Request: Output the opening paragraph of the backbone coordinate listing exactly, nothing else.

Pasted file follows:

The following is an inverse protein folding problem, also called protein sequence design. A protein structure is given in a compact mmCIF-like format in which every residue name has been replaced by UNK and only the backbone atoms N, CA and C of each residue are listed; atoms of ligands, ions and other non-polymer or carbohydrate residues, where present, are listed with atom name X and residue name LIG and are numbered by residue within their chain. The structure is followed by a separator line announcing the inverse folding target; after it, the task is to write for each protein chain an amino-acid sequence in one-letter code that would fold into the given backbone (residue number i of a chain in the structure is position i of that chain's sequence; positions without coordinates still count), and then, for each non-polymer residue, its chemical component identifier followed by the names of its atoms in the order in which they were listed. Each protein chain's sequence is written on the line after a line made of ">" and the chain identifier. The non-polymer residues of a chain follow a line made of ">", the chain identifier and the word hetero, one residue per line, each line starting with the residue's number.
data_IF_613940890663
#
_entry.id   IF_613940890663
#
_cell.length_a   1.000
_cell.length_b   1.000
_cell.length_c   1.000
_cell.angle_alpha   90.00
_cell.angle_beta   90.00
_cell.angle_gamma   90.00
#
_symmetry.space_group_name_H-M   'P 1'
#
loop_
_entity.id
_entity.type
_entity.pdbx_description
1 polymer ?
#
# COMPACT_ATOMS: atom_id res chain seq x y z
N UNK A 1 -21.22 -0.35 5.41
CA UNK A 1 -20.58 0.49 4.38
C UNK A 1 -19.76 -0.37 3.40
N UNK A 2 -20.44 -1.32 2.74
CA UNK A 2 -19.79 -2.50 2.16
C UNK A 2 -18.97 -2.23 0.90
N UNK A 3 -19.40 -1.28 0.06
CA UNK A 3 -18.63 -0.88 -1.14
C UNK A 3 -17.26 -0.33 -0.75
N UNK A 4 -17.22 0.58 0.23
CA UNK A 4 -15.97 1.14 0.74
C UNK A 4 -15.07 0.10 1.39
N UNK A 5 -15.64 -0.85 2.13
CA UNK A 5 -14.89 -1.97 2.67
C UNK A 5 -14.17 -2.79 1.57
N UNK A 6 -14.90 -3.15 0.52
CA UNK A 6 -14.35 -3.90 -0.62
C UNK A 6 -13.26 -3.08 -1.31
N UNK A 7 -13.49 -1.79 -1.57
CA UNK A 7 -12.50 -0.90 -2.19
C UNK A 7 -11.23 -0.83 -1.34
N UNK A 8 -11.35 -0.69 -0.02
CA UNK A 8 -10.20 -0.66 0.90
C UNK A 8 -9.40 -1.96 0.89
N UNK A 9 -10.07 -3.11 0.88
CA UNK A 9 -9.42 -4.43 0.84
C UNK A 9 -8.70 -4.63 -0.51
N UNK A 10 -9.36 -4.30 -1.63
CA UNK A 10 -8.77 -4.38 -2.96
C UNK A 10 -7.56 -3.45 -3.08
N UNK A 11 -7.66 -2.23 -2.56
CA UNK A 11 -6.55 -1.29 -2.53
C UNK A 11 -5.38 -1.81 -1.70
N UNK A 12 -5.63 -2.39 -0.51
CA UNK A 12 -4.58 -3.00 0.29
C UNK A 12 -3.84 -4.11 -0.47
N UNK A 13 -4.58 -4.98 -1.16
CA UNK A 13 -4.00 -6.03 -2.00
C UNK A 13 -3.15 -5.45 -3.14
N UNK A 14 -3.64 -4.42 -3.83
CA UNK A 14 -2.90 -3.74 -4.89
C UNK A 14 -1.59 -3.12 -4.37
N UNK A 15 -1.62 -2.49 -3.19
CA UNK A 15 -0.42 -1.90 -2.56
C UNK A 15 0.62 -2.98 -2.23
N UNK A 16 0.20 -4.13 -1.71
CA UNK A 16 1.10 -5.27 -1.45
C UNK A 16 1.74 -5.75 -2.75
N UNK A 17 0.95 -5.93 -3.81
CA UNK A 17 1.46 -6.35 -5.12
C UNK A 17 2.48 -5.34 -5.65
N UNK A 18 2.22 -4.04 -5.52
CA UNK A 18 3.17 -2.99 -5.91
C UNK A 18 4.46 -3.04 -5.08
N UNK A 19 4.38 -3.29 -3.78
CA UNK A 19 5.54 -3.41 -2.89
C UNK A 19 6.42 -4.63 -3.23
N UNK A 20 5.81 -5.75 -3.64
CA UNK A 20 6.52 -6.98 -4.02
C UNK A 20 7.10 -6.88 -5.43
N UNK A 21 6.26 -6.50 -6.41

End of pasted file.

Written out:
The following is an inverse protein folding problem, also called protein sequence design. A protein structure is given in a compact mmCIF-like format in which every residue name has been replaced by UNK and only the backbone atoms N, CA and C of each residue are listed; atoms of ligands, ions and other non-polymer or carbohydrate residues, where present, are listed with atom name X and residue name LIG and are numbered by residue within their chain. The structure is followed by a separator line announcing the inverse folding target; after it, the task is to write for each protein chain an amino-acid sequence in one-letter code that would fold into the given backbone (residue number i of a chain in the structure is position i of that chain's sequence; positions without coordinates still count), and then, for each non-polymer residue, its chemical component identifier followed by the names of its atoms in the order in which they were listed. Each protein chain's sequence is written on the line after a line made of ">" and the chain identifier. The non-polymer residues of a chain follow a line made of ">", the chain identifier and the word hetero, one residue per line, each line starting with the residue's number.